Opinion 96 - 15


This opinion represents the views of the Office of the State Comptroller at the time it was rendered. The opinion may no longer represent those views if, among other things, there have been subsequent court cases or statutory amendments that bear on the issues discussed in the opinion.

BUILDING INSPECTOR -- Expenses (judgment arising from his or her actions)

MUNICIPAL FUNDS -- Part-town Charges (payment of judgment arising from part-town function) -- Town Charges (payment of judgment arising from townwide function)

TOWN BOARD -- Powers and Duties (authority to apportion the cost of certain judgments between part-town and townwide portions of general fund)

TOWN SUPERVISOR -- Expenses (judgment arising from his or her actions)

ZONING AND PLANNING -- Expenses (judgment arising from zoning and planning function)

TOWN LAW, §§121, 138, 261: The amount necessary to pay a judgment arising from the conduct of the building inspector or from the town's planning and zoning activities is properly chargeable to the area of the town outside of any villages. If the town board determines that a judgment arises partially from the actions of the building inspector or from the town's planning and zoning activities and partially from townwide functions, the town board should apportion the cost of the judgment equitably between the part-town and townwide portions of the general fund.

This is in reply to your inquiry concerning the payment of a judgment rendered against the town as a result of the revocation of a building permit. In the case in question, the trial court found that the actions of former town officials in revoking a building permit were arbitrary and capricious and that the town was liable, under the provisions of 42 USC §1983, for damages resulting from the revocation of the building permit (Town of Orangetown v Magee, 156 Misc 2d 881, 594 NYS2d 951, affd 215 AD2d 469, 626 NYS2d 511, affd 88 NY2d 41, _____ NYS2d _____). The trial court noted that the former town supervisor, some members of the town board, the former town attorney, and the former building inspector were involved in an "orchestrated effort" to revoke the building permit (156 Misc 2d at 894, 594 NYS2d at 960). The Appellate Division and the Court of Appeals indicated that the revocation of the building permit was within the purview of the building inspector, and also cited the town supervisor's direction to the building inspector to revoke the building permit in relation to making a determination of the town's liability under 42 USC §1983 (see 215 AD2d at 470, 626 NYS2d at 513; 88 NY2d at 53, _____ NYS2d at _____). You ask whether the damages payable pursuant to this judgment are a townwide or a part-town charge.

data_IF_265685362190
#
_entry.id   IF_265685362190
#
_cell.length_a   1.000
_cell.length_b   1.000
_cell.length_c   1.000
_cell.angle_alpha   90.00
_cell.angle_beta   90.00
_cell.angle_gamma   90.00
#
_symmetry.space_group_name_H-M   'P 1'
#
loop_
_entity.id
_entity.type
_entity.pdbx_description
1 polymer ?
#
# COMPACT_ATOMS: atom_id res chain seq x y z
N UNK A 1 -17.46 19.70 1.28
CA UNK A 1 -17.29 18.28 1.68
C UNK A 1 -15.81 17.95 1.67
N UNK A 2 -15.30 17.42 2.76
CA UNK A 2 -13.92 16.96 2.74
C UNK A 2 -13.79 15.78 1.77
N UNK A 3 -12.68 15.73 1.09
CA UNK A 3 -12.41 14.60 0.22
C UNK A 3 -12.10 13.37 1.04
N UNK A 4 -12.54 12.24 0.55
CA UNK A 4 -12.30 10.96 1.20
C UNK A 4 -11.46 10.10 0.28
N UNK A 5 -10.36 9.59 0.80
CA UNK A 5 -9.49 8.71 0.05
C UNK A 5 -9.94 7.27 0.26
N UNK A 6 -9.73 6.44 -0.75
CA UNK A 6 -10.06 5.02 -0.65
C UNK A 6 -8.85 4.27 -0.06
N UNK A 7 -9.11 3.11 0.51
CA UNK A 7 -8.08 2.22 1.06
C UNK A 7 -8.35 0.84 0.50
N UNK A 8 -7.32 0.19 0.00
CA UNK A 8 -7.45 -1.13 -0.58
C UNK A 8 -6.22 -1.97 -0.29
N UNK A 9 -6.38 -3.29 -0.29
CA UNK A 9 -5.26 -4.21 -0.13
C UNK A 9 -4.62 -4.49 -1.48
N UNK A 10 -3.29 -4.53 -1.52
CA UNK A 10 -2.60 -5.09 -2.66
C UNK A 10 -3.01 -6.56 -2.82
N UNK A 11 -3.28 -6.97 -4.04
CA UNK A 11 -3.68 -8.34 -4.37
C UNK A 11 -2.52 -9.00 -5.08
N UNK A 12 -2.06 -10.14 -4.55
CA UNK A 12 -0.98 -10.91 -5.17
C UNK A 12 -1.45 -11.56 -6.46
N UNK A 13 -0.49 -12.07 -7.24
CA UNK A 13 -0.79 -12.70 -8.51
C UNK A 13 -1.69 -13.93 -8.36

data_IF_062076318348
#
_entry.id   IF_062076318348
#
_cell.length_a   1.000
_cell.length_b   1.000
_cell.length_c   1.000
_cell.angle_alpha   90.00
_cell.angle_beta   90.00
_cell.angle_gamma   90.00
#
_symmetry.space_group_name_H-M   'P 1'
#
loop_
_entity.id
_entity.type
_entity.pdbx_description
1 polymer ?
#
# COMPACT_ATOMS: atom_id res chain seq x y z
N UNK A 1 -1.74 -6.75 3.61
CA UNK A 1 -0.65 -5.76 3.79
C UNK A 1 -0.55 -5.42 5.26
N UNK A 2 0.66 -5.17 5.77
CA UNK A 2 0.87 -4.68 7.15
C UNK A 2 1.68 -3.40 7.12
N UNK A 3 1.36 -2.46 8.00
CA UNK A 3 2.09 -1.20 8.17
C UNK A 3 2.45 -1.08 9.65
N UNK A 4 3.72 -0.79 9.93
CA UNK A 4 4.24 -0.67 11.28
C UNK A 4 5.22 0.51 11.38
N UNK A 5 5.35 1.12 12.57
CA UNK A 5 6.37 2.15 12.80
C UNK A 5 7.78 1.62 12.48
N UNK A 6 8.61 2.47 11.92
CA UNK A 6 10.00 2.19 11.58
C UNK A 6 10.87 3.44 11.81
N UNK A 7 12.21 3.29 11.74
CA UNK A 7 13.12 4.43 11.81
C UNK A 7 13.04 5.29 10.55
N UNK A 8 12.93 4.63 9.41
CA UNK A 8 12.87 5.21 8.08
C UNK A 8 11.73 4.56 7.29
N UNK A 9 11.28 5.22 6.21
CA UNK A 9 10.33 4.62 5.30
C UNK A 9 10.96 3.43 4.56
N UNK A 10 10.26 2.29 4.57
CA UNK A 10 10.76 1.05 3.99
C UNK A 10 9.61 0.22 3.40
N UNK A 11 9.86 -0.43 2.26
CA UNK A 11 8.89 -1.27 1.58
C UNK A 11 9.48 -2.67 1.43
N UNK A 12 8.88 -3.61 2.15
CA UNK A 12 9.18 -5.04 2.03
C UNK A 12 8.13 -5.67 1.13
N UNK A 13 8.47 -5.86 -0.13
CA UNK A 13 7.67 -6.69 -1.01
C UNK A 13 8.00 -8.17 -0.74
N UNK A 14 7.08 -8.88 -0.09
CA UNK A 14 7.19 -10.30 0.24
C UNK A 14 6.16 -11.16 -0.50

The general rule is that all taxes for town purposes must be levied on the whole area of the town, unless the Legislature, by statute, requires or permits any given expenditure to be paid for from taxes levied only on the unincorporated area of the town (1987 Opns St Comp No. 87-37, p 59; 1980 Opns St Comp No. 80-334, p 98; see also Incorporated Village of Ardsley v Town of Greenburgh, 79 AD2d 628, 433 NYS2d 626, affd as mod 55 NY2d 915, 449 NYS2d 27). With respect to the payment of judgments, section 121 of the Town Law provides that, whenever a final judgment has been recovered against a town, the town board may provide the amount necessary to pay the judgment by taxation or pursuant to the Local Finance Law. Section 121 is silent as to whether the amount necessary to pay a judgment is to be raised on a townwide basis or on a part-town basis (1987 Opns St Comp No. 87-35, p 56; cf. Town Law, §64[22] which specifies that certain expenditures must be townwide charges).